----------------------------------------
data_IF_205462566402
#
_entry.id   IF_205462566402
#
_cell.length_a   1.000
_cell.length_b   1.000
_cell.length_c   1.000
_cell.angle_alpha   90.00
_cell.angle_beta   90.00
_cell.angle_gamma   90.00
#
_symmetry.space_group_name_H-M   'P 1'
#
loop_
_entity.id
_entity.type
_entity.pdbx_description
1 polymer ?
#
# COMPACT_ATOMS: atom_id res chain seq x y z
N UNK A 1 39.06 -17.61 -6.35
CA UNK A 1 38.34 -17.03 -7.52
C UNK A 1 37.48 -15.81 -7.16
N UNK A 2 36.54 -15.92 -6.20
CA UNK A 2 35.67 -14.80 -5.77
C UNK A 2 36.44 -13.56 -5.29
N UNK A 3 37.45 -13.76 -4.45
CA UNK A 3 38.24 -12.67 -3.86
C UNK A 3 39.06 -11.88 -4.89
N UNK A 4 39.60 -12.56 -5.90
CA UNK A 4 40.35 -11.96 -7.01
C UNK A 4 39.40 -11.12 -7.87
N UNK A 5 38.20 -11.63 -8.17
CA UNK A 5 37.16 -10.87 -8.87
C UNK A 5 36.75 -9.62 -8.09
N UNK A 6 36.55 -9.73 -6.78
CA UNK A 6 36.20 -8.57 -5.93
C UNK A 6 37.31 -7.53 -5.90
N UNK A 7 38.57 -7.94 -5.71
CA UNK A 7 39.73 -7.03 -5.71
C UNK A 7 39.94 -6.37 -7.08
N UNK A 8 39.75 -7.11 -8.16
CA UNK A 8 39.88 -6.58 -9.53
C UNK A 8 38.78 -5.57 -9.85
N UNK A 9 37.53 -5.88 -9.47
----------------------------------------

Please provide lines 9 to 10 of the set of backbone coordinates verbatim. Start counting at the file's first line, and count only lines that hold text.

_cell.angle_beta   90.00
_cell.angle_gamma   90.00